populations in the CTVC over the past 50 years. The second was the identification of the major events affecting the community during that time.

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The Evolution of Children’s Television 175

Network questionnaire Participants were asked to fill out a questionnaire designed to collect network data on the community over time. The questionnaire was comprised of a set of ten matrices with the eight CTVC populations listed as the rows and columns. Each of the matrices corresponded to a particular five-year time period within the community’s 50-year history. For each time period, participants were asked to identify which of four types of relationships each population had with every other population. The four possible relationships were: no relationship, negative relationship, neutral relationship, and positive relationship. The relationships were specified as directional so participants coded two relations for each pair of populations:

the first population’s relationship to the second, and the second population’s

relationship to the first. The four types of relationships were defined as follows: •

Two sets of organizations had no relationship if they never interacted with one another or never came in contact with one another.



Two sets of organizations had a negative relationship if they interacted and the actions of one set negatively affected the other.



Two sets of organizations had a neutral relationship if they interacted but the actions of one set did not affect the other.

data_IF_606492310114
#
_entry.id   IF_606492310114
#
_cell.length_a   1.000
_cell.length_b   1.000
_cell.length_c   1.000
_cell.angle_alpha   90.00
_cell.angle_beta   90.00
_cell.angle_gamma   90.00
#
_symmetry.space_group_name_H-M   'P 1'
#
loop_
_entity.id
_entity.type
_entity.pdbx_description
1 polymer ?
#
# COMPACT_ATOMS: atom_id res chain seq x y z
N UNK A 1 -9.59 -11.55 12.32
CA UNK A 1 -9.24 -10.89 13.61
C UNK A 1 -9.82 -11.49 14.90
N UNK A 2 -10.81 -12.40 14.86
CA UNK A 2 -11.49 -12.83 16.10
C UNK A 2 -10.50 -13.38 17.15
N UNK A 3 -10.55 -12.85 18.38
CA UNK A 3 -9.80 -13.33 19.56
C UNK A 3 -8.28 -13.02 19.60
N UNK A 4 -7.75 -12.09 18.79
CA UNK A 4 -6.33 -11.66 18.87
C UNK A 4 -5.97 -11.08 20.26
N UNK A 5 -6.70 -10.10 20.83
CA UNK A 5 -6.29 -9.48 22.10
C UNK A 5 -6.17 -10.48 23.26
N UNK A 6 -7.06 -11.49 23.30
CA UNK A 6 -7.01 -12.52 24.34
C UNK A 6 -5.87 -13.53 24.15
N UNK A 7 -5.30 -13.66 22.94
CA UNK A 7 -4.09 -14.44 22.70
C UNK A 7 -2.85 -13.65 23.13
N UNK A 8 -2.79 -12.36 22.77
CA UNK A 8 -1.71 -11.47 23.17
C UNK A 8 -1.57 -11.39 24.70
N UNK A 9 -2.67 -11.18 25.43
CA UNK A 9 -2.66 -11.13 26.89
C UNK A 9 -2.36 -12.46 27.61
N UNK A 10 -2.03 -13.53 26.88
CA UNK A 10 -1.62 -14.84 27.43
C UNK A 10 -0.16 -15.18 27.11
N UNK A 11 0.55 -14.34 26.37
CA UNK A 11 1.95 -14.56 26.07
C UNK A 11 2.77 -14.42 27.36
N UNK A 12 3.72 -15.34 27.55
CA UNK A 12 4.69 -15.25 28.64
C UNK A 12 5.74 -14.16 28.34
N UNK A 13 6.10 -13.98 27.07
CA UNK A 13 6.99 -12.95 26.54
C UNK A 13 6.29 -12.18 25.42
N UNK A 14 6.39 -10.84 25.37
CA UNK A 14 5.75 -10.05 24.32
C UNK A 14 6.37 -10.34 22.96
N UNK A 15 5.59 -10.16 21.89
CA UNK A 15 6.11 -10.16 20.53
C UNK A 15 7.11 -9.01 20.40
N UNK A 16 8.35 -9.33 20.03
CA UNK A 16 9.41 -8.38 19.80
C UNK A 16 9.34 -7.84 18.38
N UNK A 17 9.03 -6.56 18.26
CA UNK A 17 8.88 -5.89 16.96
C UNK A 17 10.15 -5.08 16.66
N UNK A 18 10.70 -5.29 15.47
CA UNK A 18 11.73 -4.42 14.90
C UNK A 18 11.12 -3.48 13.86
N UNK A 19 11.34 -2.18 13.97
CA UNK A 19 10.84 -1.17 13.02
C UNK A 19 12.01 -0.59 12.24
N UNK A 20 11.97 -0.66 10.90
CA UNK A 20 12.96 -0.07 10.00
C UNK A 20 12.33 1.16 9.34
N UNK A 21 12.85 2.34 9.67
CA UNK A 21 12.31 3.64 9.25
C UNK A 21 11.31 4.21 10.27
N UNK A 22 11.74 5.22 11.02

Two sets of organizations had a positive relationship if they interacted and the actions of one set positively affected the other.

For those questionnaires completed during the interview, participants were asked to narrate their responses to the questionnaire with anecdotes that illuminated the relationships they identified between two populations during a particular time period. Environmental events During

the

interviews,

participants

were

asked

to

identify

the

major

community-level

environmental events that affected the CTVC. An environmental event was defined as a major political, economic, social, or technological occurrence (Aldrich, 1999; Baum, 1996). A list of key environmental events was created by extracting those events that were mentioned most often by the participants. Table 1 provides the set of environmental events, the time periods in which the events occurred, as well as the number of participants mentioning each one.

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Table 1: Environmental Events in the History of the Children’s Television Community